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Fan question...

CADsortaGUY

Lifer
Oct 19, 2001
25,162
1
76
www.ShawCAD.com
Why do fans have an odd number of blades? I have a couple with 3, 7& 11. Any reason why they would use odd numbers?

I know we have a Cases and Cooling forum and God for bid Off Topic
but this seems like place to get an answer other than "Uhh, they had an extra fin and needed to put it on something" :p The question stems from my aquiring a fan (11 blades) that has a damaged blade and I was going to remove it and it's "opposite" for balance but there isn't one if there is an odd number ;)

Thanks,
CkG
 
May 15, 2002
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I'll hazard a guess: it's because the exact weight of each blade is less critical to the balance if there are an odd number of blades. If the fan has an even number of blades, then diametrically opposed blades must balance each other one-to-one. But with an odd number of blades, each blade is balanced against the average weight of the two most closely-opposed blades.
 

unclebabar

Senior member
Jun 16, 2002
360
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This doesn't answer your question, but they do sell ceiling fans with an even number of blades, e.g.

Hampton Bay
52" Polished Brass Chatham? Ceiling Fan with Light Kit
SKU: #261524

at Home Depot. <not an endorsement of Home Depot etc etc>

Since we are guessing, my guess is that the prevalence is due to some vestigial problem concerning fan noise and resonance. The noise (at least the noise due to even numbers of blades) is not a problem any more, but people still make them that way because that's what they are used to.
 

CADsortaGUY

Lifer
Oct 19, 2001
25,162
1
76
www.ShawCAD.com
Thanks guys,
unclebabar - I know there are a few even numbered blade fans out there but the ones i've seen are usually low rpm ones which i guess i'm not really talking about here but thanks:D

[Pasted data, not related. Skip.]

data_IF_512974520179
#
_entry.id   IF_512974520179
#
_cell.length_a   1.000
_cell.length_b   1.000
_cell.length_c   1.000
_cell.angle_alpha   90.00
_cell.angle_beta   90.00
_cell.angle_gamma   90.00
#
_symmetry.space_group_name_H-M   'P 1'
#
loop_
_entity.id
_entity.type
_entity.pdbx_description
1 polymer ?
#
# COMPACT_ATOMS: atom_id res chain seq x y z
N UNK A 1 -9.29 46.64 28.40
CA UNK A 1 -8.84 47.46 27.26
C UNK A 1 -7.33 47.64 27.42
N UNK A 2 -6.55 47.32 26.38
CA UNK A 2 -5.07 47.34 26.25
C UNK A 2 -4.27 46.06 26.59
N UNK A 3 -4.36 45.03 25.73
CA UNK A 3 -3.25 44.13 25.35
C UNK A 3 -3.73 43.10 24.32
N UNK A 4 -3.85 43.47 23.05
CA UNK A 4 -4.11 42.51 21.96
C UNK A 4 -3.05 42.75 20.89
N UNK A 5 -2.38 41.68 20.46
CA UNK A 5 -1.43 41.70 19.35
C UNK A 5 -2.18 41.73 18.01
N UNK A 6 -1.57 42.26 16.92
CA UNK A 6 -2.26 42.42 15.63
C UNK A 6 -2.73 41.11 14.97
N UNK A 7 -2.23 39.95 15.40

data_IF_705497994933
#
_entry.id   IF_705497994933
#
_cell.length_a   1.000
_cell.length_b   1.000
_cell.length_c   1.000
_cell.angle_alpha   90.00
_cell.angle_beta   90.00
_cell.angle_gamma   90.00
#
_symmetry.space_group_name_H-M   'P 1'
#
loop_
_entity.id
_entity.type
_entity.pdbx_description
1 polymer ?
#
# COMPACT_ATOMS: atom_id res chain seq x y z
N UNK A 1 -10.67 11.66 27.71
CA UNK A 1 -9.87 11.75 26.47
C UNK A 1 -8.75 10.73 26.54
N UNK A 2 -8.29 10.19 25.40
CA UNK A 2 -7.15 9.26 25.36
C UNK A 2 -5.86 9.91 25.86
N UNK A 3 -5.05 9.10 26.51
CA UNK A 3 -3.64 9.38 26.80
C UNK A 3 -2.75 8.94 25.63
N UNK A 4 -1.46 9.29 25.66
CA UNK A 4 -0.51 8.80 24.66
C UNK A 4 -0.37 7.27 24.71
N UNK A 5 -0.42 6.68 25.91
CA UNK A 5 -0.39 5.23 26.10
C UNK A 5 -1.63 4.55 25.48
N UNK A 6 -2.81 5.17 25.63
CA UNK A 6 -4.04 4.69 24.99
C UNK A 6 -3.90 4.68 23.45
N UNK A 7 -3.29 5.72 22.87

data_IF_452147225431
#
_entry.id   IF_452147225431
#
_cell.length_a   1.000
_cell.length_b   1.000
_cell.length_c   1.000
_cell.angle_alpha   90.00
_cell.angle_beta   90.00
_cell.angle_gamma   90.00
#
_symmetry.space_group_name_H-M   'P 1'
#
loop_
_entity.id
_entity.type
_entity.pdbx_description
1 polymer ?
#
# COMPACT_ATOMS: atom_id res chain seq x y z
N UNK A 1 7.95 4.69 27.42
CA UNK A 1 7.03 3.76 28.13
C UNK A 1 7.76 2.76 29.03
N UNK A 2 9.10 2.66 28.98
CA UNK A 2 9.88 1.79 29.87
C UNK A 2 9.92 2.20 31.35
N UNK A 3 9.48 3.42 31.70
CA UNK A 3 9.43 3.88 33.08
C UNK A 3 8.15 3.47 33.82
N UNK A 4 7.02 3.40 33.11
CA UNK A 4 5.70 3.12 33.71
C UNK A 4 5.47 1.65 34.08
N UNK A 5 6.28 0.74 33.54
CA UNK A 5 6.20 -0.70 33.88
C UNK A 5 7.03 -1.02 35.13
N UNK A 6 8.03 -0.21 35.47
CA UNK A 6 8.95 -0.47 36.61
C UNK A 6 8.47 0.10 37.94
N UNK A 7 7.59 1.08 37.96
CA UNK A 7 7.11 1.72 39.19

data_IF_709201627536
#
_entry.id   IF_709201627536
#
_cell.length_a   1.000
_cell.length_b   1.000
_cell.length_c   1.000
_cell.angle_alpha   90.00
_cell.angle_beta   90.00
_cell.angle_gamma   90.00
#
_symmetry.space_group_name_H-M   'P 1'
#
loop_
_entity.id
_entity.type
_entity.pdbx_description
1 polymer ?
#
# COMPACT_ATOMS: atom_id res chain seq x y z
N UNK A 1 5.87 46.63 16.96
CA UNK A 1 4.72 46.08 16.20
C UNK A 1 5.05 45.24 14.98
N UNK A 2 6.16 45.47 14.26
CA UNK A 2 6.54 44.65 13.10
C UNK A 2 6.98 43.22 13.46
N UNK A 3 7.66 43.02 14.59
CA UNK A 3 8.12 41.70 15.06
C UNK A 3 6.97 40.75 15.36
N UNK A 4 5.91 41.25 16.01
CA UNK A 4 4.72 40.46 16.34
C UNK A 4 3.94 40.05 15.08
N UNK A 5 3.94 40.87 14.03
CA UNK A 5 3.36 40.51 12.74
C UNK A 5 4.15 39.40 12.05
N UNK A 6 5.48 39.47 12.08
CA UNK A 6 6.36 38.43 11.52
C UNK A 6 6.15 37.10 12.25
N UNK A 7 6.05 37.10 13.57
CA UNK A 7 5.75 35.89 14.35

heliomphalodon - I had thought about that and it makes sense but what I'm looking for is if anyone knows for sure "the reason" or the "main theory" behind it. Yours would qualify though if you/we can find something to back it up. I've scoured the net (google etc) but have yet to happen upon any "good info"

Thanks,
CkG
 

Evadman

Administrator Emeritus<br>Elite Member
Feb 18, 2001
30,990
5
81
I remember watching a show on fan development quite a few years ago. heliomphalodon has it right. You do not have to be as exact when there are an odd number of blades. There were other reasons as well though.

<edit>
bas spelling as usual.
 

KenGr

Senior member
Aug 22, 2002
725
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It's been a long time since I studied fan and pump design, but the number of blades or vanes is related to the hydraulic vibration frequency. As the blades or vanes pass a discharge structure a pressure pulse occurs. This is called the blade or vane passing frequency. If this frequency coincides with a natural frequency of the hydraulic system or structure, resonant vibrations will occur. For some systems it may be easier to avoid the harmonics with an odd number of blades.

There is really a tradeoff in design for number of blades. The more blades you have the lower the pressure pulses but the more "shading" the blades impose on each other. Fans can easily use either odd or even numbers of blades and it may only be an issue of manufacturing considerations that dictate an odd number of blades for small fans. The balance issue may be a factor, but it doesn't seem to create a need for odd numbers.
 

Smilin

Diamond Member
Mar 4, 2002
7,357
0
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Originally posted by: heliomphalodon
I'll hazard a guess: it's because the exact weight of each blade is less critical to the balance if there are an odd number of blades. If the fan has an even number of blades, then diametrically opposed blades must balance each other one-to-one. But with an odd number of blades, each blade is balanced against the average weight of the two most closely-opposed blades.
That sounds like a good guess to me. It would allow a little slop in the manufacturing process.
 

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